By Hany Salah, IOL Correspondent
CAIRO – Romania's two biggest Muslim organizations have joined hands for the first time to co-organize the annual hajj journey, a move see as an important step towards uniting Muslim organizations in the eastern European country.
"We have been working for this end since the beginning of the year," Dr. Abu Al-Ala Alghithi, the director of Taiba Foundation, told IslamOnline.net over the phone from Bucharest.
"I visited Saudi Arabia twice thus year with Mufti of Romania Iusuf Murat and officially requested that Romanian Ifta' House be given the status of an official hajj organizer," he added.
Alghithi noted that the Saudi approval came only ten days ago.
"But we have placed all our expertise and people at the disposal of the Ifta' House to help organize the hajj journey."
The total number of Romanian pilgrims this year is estimated at 143, including 88 people who are going under the joint umbrella of the Ifta' House and Taiba.
Twenty five people are benefiting from the free hajj trips offered by Saudi Arabia while the remaining 30 are either traveling on their own or through other organizations.
"This is an excellent number in view of the fact that we only had less than seven days (since the Saudi approval)," Alghithi explained.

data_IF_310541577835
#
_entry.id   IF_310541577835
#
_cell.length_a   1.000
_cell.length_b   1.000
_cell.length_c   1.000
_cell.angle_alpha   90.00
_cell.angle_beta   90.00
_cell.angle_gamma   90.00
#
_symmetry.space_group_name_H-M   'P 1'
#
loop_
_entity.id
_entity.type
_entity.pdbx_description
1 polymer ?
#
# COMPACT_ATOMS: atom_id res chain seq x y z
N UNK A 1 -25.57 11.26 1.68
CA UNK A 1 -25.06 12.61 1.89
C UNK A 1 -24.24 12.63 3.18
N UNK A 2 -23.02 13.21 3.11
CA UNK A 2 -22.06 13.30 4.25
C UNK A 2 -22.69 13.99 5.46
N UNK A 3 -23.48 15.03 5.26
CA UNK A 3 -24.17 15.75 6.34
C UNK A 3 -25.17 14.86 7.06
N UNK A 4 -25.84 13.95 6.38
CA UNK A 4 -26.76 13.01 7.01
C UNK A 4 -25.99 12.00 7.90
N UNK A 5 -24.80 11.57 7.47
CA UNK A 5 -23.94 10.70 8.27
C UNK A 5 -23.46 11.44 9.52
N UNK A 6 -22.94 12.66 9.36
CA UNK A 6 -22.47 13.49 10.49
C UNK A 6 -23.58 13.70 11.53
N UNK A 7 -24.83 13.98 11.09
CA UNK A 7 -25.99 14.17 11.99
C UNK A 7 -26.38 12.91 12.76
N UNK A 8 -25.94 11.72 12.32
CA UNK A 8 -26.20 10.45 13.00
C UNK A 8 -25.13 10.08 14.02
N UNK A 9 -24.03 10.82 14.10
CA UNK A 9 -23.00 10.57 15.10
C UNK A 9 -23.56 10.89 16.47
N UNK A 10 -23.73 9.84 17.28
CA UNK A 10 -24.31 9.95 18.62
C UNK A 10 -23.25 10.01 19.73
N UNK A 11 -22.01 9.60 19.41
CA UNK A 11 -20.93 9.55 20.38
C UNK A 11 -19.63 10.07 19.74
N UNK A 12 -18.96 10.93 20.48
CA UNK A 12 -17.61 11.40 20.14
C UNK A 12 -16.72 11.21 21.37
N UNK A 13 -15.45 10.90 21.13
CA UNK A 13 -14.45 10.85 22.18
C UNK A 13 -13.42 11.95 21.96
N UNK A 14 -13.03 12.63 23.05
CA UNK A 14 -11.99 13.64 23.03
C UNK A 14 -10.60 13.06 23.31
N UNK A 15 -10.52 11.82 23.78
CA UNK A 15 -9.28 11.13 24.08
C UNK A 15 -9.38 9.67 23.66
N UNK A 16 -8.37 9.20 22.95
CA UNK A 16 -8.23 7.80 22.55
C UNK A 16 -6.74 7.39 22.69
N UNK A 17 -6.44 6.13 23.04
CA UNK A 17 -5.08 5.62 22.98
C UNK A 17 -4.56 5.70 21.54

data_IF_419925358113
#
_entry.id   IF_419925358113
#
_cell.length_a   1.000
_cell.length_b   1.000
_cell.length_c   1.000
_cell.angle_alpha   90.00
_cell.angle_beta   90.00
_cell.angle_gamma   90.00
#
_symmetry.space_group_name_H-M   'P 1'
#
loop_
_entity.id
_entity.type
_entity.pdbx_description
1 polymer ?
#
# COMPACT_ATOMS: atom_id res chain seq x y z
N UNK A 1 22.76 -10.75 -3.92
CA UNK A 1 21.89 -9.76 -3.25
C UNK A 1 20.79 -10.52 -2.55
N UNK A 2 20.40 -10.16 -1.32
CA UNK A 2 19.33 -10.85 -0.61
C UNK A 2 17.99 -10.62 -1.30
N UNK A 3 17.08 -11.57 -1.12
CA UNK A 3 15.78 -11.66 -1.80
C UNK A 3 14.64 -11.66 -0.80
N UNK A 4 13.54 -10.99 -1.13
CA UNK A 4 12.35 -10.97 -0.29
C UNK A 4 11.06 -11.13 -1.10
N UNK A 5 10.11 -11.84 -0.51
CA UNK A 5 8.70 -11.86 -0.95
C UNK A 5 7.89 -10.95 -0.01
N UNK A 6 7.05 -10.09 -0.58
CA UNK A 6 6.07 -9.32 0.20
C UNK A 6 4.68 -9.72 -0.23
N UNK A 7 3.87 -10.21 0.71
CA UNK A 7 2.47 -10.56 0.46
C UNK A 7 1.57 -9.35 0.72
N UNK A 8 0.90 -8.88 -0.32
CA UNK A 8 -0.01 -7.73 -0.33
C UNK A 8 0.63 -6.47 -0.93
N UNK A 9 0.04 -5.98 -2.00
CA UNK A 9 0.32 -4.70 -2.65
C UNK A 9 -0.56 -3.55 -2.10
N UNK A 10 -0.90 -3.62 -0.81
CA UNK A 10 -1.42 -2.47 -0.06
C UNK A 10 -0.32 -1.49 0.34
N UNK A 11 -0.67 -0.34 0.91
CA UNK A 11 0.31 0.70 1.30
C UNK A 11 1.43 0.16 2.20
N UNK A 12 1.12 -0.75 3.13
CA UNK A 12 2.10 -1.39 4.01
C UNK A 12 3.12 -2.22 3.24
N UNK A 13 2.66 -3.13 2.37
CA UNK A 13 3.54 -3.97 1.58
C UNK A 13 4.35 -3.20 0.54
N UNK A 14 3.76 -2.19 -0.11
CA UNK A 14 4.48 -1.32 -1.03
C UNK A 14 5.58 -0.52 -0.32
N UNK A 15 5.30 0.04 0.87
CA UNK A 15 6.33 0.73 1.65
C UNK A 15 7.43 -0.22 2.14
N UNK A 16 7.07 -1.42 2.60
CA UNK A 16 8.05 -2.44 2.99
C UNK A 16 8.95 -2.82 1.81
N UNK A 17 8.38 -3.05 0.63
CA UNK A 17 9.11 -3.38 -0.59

Every able-bodied adult Muslim -- who can financially afford the trip -- must perform hajj, one of the five pillars of Islam, once in their lifetime.
Hajj, the world’s biggest religious gathering, will climax this year on Thursday, November 26, when nearly three million people descend the Mount `Arafat.
The joint organization of the hajj by Romania's two biggest Muslim organizations is seen as an important step towards uniting Muslim organizations in the eastern European country.
"The importance of this step is that it is the first cooperation between Ifta' House and Taiba organization," explains Alghithi.
"It's the first step towards unifying the efforts exerted by these two major Muslim organizations."
The Ifta' House is the official organization representing the Muslim minority while Taiba is the country's biggest da'wa organization.
Alghithi believes this would better serve the interests of Muslims in Romania.
"We are in a dire need of unifying our efforts and working on our main objectives as a minority trying to cement its place in society."
Official estimates put the number of Muslims in Romania at nearly 48,000, notes Alghithi.
But the Ifta' House says there are some 70,000 Muslims in Romanian, making up two percent of its 22 million population.
Most Romanian Muslims belong to the Tatar, Turkish or Albanian ethnic communities.